BOSTON — SouthCoast communities will be getting nearly half a million dollars for dams and seawall repairs as part of $17.3 million in grants awarded across the state, the Baker-Polito Administration announced yesterday.

The grants — part of the Executive Office of Energy and Environmental Affairs' Dam and Seawall Program — support projects in 28 communities to address failing dams, levees, and coastal infrastructure in Massachusetts amid the expected worsening of floods and other climate-related natural disasters.

Three SouthCoast municipalities have been awarded grants under the program.

Get our free mobile app

Somerset will be getting $247,828 for improvements to its dam infrastructure, while Wareham is set to receive $175,000 to address problems with its Parker Mills Dam.

The 19th-century dam was classified as "High Hazard" after a 2013 study, leading to the town considering its removal in a June 2020 hazard mitigation plan.

Meanwhile, the city of New Bedford will be getting $54,000 for repairs to its East Rodney French Boulevard seawall.

 

“The Commonwealth’s cities and towns are seeing the impacts of climate change every day, and our Administration is committed to providing needed funding to support critical resilience projects to address these issues,” said Governor Charlie Baker.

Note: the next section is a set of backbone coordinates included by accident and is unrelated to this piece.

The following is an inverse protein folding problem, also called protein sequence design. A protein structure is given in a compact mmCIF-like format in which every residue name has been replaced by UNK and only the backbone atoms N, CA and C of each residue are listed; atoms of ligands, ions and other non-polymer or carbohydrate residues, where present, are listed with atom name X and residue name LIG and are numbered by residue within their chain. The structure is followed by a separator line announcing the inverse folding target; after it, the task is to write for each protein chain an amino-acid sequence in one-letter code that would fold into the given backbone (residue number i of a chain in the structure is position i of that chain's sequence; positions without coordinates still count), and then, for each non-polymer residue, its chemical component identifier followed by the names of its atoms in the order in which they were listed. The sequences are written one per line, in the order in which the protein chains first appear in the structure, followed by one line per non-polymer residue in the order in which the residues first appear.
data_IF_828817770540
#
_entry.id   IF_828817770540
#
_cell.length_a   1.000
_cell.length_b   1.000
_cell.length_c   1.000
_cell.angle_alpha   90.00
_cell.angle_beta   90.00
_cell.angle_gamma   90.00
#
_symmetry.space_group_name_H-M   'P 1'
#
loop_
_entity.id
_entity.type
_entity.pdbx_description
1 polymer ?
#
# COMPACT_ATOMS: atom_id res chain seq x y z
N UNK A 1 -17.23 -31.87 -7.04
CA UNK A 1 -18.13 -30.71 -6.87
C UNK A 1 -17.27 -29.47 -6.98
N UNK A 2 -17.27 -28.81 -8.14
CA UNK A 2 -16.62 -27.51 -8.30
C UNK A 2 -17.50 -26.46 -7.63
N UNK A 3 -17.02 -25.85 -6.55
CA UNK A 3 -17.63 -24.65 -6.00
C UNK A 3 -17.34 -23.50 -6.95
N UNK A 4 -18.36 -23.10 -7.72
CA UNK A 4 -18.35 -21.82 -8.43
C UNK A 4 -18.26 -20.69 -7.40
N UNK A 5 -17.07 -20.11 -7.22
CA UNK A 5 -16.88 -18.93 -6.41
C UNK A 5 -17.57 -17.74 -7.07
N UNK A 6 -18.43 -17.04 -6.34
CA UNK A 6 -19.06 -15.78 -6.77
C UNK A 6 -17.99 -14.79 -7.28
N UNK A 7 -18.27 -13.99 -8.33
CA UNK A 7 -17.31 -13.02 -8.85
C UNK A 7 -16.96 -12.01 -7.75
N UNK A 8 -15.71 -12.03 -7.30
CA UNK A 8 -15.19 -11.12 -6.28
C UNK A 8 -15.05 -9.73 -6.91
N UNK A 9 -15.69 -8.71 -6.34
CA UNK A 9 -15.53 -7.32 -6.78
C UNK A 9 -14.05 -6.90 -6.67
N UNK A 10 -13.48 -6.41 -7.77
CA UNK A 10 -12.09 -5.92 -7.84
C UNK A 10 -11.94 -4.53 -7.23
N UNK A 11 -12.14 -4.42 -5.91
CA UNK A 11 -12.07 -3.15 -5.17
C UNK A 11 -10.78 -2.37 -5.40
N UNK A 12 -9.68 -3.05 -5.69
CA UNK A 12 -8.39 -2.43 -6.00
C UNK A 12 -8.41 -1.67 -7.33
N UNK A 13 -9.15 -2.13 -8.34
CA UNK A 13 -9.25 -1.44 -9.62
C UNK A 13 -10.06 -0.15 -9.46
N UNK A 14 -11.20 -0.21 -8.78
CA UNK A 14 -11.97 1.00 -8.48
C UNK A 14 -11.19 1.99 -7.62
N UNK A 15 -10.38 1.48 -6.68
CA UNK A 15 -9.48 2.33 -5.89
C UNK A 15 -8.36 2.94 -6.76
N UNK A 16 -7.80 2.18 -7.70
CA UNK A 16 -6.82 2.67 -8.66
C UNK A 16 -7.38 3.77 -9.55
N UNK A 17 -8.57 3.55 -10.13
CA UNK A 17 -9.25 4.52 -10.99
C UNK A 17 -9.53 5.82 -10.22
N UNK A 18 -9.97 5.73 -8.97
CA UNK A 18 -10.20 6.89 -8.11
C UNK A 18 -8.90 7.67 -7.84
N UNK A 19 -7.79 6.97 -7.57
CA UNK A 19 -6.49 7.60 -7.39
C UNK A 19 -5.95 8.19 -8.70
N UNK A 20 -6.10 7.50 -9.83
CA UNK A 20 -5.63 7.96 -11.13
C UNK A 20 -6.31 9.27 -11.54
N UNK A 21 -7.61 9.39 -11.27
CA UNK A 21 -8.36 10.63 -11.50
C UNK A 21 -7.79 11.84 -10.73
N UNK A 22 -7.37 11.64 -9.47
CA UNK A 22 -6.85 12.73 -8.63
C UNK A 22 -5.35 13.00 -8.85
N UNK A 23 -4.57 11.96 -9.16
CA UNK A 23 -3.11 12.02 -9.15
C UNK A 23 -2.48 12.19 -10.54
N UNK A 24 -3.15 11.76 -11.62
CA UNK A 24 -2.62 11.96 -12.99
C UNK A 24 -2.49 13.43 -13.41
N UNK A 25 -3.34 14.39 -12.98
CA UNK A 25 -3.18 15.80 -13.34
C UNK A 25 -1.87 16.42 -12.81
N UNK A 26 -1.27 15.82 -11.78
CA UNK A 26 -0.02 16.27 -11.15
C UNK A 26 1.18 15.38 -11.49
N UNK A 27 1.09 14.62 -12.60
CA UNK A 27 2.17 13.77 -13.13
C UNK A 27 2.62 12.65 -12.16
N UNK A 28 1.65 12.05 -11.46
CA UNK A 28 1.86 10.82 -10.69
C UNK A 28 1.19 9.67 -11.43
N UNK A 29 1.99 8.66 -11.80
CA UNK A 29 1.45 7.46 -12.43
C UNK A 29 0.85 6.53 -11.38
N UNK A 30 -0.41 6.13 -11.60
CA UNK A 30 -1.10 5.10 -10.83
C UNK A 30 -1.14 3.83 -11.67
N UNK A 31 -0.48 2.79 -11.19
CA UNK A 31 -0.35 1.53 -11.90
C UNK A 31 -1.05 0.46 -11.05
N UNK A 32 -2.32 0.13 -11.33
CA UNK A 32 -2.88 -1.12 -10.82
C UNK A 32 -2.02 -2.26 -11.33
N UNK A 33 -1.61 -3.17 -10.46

“These grants will help municipalities make substantial progress to maintain and repair aging dams and seawalls across Massachusetts.”

“Ensuring dams, seawalls, and levees remain in good condition can be costly on municipal budgets, and we are pleased to provide these Dam and Seawall Program grants to help support municipalities as they make these investments,” commented Lieutenant Governor Karyn Polito.

The Dam and Seawall Program has now provided over $95 million in grants and loans since the program began in 2013.

LOOK: What are the odds that these 50 totally random events will happen to you?

Stacker took the guesswork out of 50 random events to determine just how likely they are to actually happen. They sourced their information from government statistics, scientific articles, and other primary documents. Keep reading to find out why expectant parents shouldn't count on due dates -- and why you should be more worried about dying on your birthday than living to 100 years old.